As the Summer Solstice Approaches

As the Summer Solstice Approaches

Exhausted. You wouldn’t think that the summer solstice would cause me to become exhausted, but the reality is there’s too much to do now that summer is striding towards us. I can feel its touch, even though the relentless rains are turning everything into a lush, green carpet.

Heralding the Winter

Summer solstice is the longest day of the year, and the daylight will give into night bit by bit after the solstice passes. The days will shorten again, but the hottest days are still to come. Sometime around July 1st, the rains will stop and the land will dry out. We won’t see much rain until September.

It is a time when I must plan for the upcoming fall. Hunting season is just around the corner, relatively speaking. Planning comes during this time because the temperatures are too hot to do much else. I hope we have a typical summer, and not a global warming summer. I can handle the 80s–not so much temperatures in the 90s and 100s. At this point, I’m imploring Skadi to make it an early winter.

Using the Summer to Prepare

One pagan whose blog I’ve read said that summer solstice is a time to pause, because the crops have already been sown and the harvest isn’t until fall. Ah, but that is only part of the summer. Work isn’t done especially during summer. It’s a preparation for the cold nights ahead. Berries and edibles need foraging. Dairy animals need milking. Cheese needs to be made. Young animals need caring for.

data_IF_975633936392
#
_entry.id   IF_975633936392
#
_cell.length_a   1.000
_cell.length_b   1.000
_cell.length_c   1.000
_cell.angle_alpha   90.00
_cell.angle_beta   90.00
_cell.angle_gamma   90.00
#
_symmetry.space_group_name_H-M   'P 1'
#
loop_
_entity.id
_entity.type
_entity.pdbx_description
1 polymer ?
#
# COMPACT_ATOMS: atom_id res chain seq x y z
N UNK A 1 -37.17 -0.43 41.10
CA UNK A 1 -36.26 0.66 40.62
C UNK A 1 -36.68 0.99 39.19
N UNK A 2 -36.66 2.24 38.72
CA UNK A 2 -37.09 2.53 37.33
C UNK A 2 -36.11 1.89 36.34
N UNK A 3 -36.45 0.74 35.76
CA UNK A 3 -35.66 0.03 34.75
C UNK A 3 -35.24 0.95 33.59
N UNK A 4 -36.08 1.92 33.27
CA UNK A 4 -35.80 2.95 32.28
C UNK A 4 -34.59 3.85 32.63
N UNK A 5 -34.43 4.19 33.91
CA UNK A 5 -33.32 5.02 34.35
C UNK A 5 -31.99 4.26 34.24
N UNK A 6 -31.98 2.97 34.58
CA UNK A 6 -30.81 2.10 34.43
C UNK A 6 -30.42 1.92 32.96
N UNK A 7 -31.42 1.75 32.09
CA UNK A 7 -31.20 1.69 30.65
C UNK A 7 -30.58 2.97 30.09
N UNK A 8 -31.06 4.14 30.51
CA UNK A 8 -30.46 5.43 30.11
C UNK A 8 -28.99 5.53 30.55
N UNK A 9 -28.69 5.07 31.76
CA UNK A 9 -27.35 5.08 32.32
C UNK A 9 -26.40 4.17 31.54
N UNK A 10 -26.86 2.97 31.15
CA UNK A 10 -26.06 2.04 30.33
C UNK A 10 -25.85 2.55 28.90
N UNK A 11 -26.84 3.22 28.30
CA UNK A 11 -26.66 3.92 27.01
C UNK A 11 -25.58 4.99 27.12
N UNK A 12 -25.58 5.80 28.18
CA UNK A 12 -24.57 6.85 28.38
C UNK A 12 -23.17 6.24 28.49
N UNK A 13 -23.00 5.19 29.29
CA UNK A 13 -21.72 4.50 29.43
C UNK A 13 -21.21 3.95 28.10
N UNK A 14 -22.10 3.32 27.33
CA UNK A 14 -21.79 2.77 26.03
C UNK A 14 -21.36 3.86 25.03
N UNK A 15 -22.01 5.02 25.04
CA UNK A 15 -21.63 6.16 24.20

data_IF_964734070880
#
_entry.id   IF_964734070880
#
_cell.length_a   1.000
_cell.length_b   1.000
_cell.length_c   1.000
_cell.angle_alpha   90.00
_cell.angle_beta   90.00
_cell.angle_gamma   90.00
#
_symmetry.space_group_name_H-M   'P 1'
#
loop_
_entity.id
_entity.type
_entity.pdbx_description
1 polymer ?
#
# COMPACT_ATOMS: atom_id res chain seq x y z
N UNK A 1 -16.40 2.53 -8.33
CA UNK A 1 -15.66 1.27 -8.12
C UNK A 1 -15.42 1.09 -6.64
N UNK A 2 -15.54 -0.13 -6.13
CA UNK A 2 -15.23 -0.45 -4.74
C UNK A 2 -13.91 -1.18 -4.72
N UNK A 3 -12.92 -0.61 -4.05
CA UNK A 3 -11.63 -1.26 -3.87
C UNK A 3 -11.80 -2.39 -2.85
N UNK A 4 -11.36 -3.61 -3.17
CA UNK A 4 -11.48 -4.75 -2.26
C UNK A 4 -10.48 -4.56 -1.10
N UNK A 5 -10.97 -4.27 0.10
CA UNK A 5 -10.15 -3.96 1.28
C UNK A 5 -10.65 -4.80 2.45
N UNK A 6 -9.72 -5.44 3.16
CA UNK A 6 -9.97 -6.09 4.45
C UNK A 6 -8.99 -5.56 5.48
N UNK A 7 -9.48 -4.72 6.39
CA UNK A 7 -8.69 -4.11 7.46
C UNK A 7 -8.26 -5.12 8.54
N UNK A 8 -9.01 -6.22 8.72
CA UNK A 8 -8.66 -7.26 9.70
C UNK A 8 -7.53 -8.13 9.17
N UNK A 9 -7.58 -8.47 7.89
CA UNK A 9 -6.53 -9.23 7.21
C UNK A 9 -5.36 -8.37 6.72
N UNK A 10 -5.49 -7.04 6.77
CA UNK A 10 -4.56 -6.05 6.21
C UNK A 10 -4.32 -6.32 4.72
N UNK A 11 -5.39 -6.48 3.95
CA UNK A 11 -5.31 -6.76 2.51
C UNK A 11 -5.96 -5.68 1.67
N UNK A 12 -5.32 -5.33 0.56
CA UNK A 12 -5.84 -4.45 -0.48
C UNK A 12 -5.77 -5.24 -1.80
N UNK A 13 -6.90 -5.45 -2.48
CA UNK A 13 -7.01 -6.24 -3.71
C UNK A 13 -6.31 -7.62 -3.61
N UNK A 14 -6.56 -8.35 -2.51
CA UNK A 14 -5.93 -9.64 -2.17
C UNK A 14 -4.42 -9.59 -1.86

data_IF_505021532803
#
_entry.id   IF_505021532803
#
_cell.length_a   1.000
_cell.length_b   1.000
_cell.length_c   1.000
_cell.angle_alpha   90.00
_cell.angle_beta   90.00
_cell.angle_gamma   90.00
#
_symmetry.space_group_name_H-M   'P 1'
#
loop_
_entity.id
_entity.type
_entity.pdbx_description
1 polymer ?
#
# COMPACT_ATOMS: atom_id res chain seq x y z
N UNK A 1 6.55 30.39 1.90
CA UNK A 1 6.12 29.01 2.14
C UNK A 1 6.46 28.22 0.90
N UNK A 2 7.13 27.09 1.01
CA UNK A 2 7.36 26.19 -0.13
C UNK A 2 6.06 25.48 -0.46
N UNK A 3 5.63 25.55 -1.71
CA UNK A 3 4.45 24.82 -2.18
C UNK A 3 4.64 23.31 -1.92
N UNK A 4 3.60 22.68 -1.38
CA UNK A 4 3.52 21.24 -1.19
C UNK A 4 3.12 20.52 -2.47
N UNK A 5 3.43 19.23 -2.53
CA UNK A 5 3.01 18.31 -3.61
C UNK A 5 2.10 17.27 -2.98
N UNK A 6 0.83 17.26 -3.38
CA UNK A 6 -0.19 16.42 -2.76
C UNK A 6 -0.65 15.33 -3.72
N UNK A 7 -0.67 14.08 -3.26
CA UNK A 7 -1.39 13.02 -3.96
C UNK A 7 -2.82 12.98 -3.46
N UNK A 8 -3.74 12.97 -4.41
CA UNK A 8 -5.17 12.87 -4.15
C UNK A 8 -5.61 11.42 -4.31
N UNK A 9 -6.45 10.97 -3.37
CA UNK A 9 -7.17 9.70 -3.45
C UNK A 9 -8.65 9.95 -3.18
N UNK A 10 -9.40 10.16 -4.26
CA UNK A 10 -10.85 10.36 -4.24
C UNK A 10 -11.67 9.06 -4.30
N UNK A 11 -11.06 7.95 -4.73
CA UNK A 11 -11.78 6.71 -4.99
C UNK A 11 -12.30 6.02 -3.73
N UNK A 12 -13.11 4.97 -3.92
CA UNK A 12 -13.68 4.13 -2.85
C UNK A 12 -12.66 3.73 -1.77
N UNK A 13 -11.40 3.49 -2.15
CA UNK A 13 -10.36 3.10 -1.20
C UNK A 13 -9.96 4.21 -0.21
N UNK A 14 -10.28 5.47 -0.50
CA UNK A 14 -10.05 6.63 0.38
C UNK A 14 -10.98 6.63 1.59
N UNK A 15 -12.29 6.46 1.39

The sun’s return heralds the shift in daylight. Sunna says, you’re already late getting things done for winter. Hurry up! Sure, there were idle hands, which meant families sent their restless sons and daughters to go Viking during that time. But being a Viking didn’t always mean raids. It meant trading as well. Some Vikings traded for goods from the south and east, using the waterways as highways.

Fall Meant Harvest

Image by CANDICE CANDICE from Pixabay

Our Northern ancestors only recognized two seasons: Summer and Winter. Everything else was just shades of those two seasons. Summer was a time for planting and harvest; winter was a time of slaughtering animals and putting up the food for the long nights. It was vitally important to work now so you could survive the winter.

Which was More Important: Summer or Winter Solstice?

Image by Berdan Mardinly from Pixabay

I’m sure our Northern ancestors celebrated the summer solstice, but the winter solstice was probably more important. The winter solstice was the return of the sun; the sunlight’s return was vitally important. And given that the sun’s warmth wasn’t always a given, (as witnessed from two volcanic eruptions in the 6th century), our ancestors naturally celebrated when the sun came back. The two volcanic eruptions in the 6th century caused widespread crop failures, famine, and probably contributed to the plague pandemic at the time. The sun had been noticably dim and there was widespread drought throughout the world. The winters and summers were colder and millions of people died due to the brutal conditions.

These two volcanic eruptions began the Late Antique Little Ice Age (LALIA). The loss of sun, crop failures, and relentless cold must’ve made it feel like fimbulvetr had indeed arrived. So, the return of the sun’s light was vitally important to our ancestors.

Summer Solstice and the Death of Baldr

I have pointed out quite a bit how the story of Baldr’s death is actually a metaphor for the summer solstice and the upcoming winter. Baldr is the god of the summer sun; Hodr symbolizes winter and cold. On the summer solstice, Hodr slays Baldr, but Baldr rises again on winter solstice. An excellent tale.

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Have a bit of mead this summer solstice! Be safe!

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